A$ survives RBA and US election mayhem

Sean Callow

Westpac Bank

The Australian dollar is emerging stronger from what was always likely to be a volatile week. It dipped under 70 cents on Monday, its weakest point since July. Then on Tuesday it had to negotiate the Reserve Bank’s biggest policy announcement since March.


The RBA announced that it was cutting both its overnight cash rate and the target on the 3 year government bond yield from 0.25% to 0.1%. It also announced $100 billion of purchases of 5 to 10 year bonds, both Commonwealth government and also debt issued by states and territories. This will be financed by money creation, also known as quantitative easing or QE.

Governor Lowe also released a speech to further explain the decision, including how the bank was focused on lowering unemployment and lifting inflation. He reiterated that the RBA didn’t think negative interest rates would be helpful.

Lowe also said that the new policy stance would mean the Aussie dollar would be lower than it would have been otherwise. Of course this does not mean the Aussie will necessarily fall and indeed soon after the RBA meeting, the currency rallied as global markets started to price in a ‘blue wave’ win for Democrats in the US election.

This move boosted the Aussie by about 1 ½ cents to above 72 cents. Equities rallied in expectation of a clean sweep that would allow a Biden administration to boost fiscal spending substantially, helping the US economy recover swiftly from the pandemic.

Of course things did not pan out smoothly for the Democrats. As of Friday morning in Sydney, we are still waiting on confirmation of the election outcome. However, the most likely scenario appears to be that Joe Biden becomes president, supported by the return of a Democratic-controlled House but with the Senate still narrowly controlled by Republicans.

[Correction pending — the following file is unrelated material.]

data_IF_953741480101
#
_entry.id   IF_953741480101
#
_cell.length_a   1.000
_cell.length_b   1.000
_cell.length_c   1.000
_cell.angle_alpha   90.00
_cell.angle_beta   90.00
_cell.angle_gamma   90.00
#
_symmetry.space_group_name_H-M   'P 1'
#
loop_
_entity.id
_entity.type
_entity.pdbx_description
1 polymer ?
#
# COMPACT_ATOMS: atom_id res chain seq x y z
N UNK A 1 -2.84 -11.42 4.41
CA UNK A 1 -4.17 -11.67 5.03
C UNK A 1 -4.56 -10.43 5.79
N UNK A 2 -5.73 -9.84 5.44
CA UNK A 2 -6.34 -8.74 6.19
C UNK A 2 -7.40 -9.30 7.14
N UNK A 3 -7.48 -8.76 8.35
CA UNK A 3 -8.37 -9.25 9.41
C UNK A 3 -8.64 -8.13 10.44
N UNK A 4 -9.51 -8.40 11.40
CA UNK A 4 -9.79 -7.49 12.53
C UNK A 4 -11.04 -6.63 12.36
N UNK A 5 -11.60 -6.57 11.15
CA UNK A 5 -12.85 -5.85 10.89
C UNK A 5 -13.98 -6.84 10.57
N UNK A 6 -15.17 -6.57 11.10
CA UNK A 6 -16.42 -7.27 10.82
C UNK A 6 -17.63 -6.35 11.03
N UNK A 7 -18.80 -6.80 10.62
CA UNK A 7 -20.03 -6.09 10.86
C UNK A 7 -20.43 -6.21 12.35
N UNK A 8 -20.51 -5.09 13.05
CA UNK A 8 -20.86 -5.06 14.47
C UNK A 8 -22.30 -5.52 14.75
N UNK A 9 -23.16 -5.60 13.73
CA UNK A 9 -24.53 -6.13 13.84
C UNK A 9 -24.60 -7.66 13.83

Equity markets have continued to rally but this outcome is surely not very positive for the US economy. There will still be incentive for both sides to agree to at least modest pandemic relief but there’s little doubt a Republican Senate will not deliver the kind of immediate and long term fiscal support a Democratic led-Senate would have pursued.

US bond markets appear to get the message, with the 10 year Treasury yield rising as far as 0.94% as pricing for a blue wave peaked, sliding to 0.72% as voting continued on Thursday. Lower yields imply that bond investors expect slower economic growth, lower inflation and yet more quantitative easing.

Indeed while the Fed’s policy meeting on Thursday drew limited attention, Chair Powell reiterated that QE would continue at around $120 billion per month. Powell also expressed concern about the resurgence of coronavirus cases, with record daily totals above 100,000.

Meanwhile, the Bank of England announced an extra 150 billion pounds of QE. Like the RBA, its benchmark interest rate is 0.1%. But 10 year bond yields in the UK are just 0.23%, compared to 0.75% in Australia, so the Aussie dollar still offers higher rates.

In the week ahead, the main focus will remain the hoped for resolution of the US election. Closer to home, we have the Reserve Bank of New Zealand policy decision, where we expect the announcement of a program to supply banks with cheap loans if they expand lending. The RBA already has such a scheme.

In Australia, we will see updates on consumer and business confidence. But whether the Aussie dollar remains above 72 cents probably depends on how long US equity markets can continue to look on the bright side of the US election results. 

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Sean Callow
Senior Currency Strategist
Westpac Bank

Sean Callow is Westpac Bank's Senior Currency Strategist, based in Sydney. Sean focuses on the Australian dollar and other G10 and Asian currencies. He has worked in strategy and economics roles in New York, London, Singapore and Melbourne.

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